Smile or be disciplined, mayors in the Philippines warn city workers

The order by mayor Aristotle Aguirre (centre) made failure to smile a violation of public employees' code of conduct. PHOTO: KUYA ARIS AGUIRRE/FACEBOOK

MANILA (NYTIMES) - Soon after taking office last month as mayor of a town in the northern Philippines, Mr Aristotle Aguirre signed an order to deliver one of his campaign promises.

Executive Order No. 002 Series of 2022 did not just require all local government employees to smile when serving the public. It also threatened disciplinary action for those who did not comply.

"Frowning is not allowed in the municipality!" the mayor said in a Facebook post last week announcing his "smile policy".

The order made failure to smile a violation of public employees' code of conduct and said it would be a factor in their performance reviews.

And the people of Mulanay - many of them, anyway - applauded.

"This is a good policy," said Ms Ella May Legson, a university student in Mulanay, a town of about 56,000 in the province of Quezon, southeast of Manila.

She said that she had experienced some frustrations with public employees under the previous mayor, and that she was glad to know she would, potentially, "never see a frowning employee in our municipality again".

It was not immediately clear how municipal workers in the town felt about the new mandate - or even whether the order was legal.

Mr Aguirre said he expected some resistance.

"Definitely there will be some instances when, let's just say, it's not always going to be a perfect day for everyone," he said. But he insisted: "It is not that very hard. A smile is very contagious."

Officials and supervisors the world over, of course, have told workers to be more amiable around those they serve, though they tend to stop short of issuing executive orders.

Smiles are good for business, titans of industry say. There is some evidence that facial expressions can influence mood, and science has suggested that even an artificially induced smile can spur the same brain changes that emerge during spontaneous moments of joy.

In the Covid-19 era, keeping a friendly face has been a herculean task for airline employees dealing with what they call a "mob mentality" in the air.

Flight attendants described a "hellish summer" last year as they experienced a barrage of abuse from customers who refused to wear masks, along with others who violently vented their frustrations at the stress of flying.

As a candidate for mayor, Mr Aguirre, 47, pledged that the smile mandate would be one of his first actions in office. It was his first political campaign; Mr Aguirre said he was his family's "last hope" to beat a rival political clan in the province.

An occupational therapist, he had returned to the Philippines in 2016 after living with his wife and children in New York for 10 years.

"The funny part was I worked in the Bronx - one of the toughest neighbourhoods there," he said. "So I am used to people not smiling."

When Mulanay residents go to the municipal hall, he said, "they encounter a lot of disappointments because the services are so slow, and sometimes the government employees are not that friendly. One of my battle cries during my campaign was to change that behaviour."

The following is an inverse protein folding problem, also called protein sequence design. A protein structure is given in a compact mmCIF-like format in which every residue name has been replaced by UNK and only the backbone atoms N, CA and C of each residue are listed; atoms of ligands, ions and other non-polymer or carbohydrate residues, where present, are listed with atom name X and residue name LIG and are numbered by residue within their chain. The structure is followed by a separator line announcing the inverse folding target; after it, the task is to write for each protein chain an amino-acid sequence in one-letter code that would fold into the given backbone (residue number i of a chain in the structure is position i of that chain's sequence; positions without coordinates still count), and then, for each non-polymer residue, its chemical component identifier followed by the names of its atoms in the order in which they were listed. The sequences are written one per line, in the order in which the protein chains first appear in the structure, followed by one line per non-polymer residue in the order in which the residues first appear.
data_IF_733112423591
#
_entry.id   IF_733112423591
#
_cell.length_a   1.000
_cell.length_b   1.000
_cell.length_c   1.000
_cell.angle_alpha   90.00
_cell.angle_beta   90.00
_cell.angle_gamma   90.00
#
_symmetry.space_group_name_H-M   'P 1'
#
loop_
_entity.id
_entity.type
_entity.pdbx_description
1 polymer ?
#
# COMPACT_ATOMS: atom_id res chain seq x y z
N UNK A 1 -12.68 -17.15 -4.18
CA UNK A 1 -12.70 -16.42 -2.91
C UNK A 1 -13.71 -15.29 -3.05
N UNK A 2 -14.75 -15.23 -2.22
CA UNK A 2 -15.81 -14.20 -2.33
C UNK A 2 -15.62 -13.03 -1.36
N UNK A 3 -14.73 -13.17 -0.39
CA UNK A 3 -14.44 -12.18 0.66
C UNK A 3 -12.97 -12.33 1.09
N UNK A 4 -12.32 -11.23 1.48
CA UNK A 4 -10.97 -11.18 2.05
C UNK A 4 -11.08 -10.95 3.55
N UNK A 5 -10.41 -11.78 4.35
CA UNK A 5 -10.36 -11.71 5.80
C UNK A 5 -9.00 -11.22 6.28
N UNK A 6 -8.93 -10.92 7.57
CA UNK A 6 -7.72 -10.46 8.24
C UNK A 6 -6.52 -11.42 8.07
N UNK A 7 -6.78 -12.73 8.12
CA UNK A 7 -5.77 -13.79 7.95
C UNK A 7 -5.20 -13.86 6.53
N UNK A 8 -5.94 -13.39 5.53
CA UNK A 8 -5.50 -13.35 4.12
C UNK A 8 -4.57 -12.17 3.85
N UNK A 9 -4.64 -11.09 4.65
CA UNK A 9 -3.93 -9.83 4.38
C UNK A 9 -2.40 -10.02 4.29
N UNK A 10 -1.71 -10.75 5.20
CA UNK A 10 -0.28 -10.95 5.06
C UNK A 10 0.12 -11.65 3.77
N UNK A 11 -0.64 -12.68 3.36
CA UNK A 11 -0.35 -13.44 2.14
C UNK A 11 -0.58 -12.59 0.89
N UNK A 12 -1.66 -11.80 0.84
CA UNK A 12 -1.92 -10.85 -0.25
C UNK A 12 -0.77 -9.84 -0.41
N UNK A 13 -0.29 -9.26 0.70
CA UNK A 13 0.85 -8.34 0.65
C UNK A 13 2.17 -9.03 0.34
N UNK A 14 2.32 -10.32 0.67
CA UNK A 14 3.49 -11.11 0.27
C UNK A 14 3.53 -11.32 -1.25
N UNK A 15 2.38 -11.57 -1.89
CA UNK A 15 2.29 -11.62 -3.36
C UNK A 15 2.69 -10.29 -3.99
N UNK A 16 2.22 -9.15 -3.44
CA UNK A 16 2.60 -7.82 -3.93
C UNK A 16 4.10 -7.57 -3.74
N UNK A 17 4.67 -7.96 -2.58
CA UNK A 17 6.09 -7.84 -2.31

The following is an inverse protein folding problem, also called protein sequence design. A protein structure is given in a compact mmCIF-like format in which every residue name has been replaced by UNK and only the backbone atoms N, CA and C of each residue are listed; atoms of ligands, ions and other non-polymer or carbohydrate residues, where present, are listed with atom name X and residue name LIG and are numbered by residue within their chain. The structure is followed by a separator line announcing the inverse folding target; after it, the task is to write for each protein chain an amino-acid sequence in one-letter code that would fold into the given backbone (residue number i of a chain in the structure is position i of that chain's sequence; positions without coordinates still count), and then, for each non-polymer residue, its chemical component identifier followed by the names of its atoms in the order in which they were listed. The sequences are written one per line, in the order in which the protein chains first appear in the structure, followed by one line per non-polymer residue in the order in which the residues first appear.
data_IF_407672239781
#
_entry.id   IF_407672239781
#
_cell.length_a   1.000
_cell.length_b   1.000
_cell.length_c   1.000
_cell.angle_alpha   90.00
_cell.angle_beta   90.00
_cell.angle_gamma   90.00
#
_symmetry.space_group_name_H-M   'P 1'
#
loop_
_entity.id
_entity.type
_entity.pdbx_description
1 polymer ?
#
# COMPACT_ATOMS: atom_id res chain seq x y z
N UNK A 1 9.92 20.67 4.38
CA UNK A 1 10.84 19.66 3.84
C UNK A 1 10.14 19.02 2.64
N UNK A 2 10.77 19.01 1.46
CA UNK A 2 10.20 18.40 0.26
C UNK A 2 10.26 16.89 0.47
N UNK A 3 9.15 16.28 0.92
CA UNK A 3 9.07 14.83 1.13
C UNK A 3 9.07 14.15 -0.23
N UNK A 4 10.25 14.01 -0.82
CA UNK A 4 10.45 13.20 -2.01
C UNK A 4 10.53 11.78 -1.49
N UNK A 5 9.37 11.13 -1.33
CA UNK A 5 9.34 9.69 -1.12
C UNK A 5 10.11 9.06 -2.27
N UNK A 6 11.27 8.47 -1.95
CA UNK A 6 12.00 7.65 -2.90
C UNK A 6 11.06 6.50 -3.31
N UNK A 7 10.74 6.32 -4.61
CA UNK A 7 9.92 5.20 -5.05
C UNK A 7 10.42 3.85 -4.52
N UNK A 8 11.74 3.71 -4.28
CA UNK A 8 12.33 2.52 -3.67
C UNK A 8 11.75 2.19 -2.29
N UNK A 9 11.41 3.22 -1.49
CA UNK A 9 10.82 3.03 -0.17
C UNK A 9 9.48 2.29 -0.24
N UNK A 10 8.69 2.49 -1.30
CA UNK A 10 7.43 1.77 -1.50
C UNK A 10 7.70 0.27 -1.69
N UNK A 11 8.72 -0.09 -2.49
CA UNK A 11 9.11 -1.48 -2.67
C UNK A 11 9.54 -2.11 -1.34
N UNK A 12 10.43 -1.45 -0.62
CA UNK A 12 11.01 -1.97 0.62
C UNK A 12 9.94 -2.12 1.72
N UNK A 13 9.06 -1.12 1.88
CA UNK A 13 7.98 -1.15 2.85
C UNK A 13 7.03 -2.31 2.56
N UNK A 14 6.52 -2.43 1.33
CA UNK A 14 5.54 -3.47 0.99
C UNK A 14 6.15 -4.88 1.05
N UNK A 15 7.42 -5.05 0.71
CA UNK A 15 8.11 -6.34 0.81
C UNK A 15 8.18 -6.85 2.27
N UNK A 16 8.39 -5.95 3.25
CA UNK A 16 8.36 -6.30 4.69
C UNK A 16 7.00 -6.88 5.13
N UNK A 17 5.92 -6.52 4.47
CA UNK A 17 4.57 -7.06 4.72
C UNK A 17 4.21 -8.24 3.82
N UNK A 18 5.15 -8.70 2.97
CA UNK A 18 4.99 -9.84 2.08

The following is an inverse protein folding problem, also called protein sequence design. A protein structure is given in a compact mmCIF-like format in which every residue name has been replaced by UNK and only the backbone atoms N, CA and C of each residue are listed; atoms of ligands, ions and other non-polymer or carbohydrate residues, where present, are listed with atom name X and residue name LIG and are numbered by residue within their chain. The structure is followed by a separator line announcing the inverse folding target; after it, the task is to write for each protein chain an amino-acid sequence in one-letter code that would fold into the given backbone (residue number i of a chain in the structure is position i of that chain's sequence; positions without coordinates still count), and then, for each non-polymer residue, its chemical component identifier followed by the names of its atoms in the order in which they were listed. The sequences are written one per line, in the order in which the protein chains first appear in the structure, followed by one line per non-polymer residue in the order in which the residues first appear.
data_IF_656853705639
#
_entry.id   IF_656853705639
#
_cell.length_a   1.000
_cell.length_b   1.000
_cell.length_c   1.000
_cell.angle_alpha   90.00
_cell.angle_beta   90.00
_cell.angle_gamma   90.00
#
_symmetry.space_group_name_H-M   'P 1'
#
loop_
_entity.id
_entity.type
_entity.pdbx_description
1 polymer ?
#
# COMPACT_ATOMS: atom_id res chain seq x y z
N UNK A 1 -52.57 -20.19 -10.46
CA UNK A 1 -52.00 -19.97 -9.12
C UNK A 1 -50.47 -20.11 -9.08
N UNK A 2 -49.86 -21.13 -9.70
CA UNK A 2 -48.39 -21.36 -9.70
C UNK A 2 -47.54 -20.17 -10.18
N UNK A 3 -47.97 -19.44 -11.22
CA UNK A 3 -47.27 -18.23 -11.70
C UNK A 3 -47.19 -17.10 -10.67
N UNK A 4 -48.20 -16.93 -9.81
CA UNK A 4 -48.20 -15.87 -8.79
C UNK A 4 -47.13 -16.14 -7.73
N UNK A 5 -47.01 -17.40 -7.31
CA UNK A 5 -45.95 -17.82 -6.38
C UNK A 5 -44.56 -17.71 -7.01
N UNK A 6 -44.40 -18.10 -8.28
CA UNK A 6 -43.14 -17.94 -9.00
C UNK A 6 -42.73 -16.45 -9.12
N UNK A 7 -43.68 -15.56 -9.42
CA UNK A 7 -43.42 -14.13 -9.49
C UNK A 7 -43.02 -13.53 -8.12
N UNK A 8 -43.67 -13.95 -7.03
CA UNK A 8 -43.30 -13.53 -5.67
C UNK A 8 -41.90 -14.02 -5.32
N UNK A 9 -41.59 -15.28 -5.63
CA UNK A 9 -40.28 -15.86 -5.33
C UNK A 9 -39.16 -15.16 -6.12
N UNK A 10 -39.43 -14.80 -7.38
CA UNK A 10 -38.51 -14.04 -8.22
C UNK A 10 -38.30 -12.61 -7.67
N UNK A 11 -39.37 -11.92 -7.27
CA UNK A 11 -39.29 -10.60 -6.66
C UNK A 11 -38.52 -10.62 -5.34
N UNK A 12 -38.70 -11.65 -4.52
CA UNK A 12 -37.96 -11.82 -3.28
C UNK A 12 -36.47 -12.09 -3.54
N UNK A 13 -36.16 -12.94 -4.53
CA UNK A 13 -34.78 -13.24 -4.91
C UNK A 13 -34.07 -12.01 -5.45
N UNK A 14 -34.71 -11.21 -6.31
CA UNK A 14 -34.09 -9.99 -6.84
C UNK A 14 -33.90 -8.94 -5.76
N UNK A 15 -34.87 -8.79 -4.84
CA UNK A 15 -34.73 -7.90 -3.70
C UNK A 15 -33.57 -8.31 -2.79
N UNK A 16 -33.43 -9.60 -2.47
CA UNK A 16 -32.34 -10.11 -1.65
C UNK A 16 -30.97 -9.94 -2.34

Mr Aguirre joined another newly elected Philippine mayor, Mr Alston Kevin Anarna of Silang, a city of 296,000 in the province of Cavite, in dictating smiles all around.

Mr Anarna, 37, another first-time public official, also vowed during his campaign that all civil servants in City Hall would be taught to smile.

"Public servants need to smile," Mr Anarna said, "especially since those who normally go to the municipal hall are people who have nothing, people who have big problems".

He added: "Imagine if those who will greet them are unsmiling and ill-tempered people, then what? But if they are treated nicely, with people who are visibly smiling and willing to help them, they'd feel a little better."

The Silang mayor prohibited frowning among municipal workers - even as he wondered, during a speech, if some of them had been "conceived out of resentment", according to the local news media. Under civil service rules, Mr Anarna said, those who flout his order can be fined or suspended.

He said he had already seen a lot of positive changes.

"They told me that even the garbage collectors are now all smiling," he said. "Even the traffic enforcers who man the roads."

The Silang mayor has not stopped there. He announced on Facebook last month that municipal employees would not be allowed to wear any colours associated with political organisations. That is to ensure that all members of the public feel equally welcome, he said.

In Mulanay, the punishment stipulated by the law was clear.

"If one is to be strict with this policy, anyone who violates it can be suspended for six months, fined the equivalent of their salary for six months, or removed depending on the gravity of the offence," Mr Aguirre said.

But he added: "I don't want to do that. That's too harsh."

He said that "a simple censure or putting the offending employee through sensitivity training so they can serve the public diligently will do".

But is a smile policy sustainable?

Mr Anarna thinks it will be a breeze. "I smile a lot," he said. "I find it easy to smile while doing work."

As for how all this will work during a pandemic, he added: "It may be hard to see people smiling under the face masks, but I guarantee you, you'll see it in the glint of their eyes."

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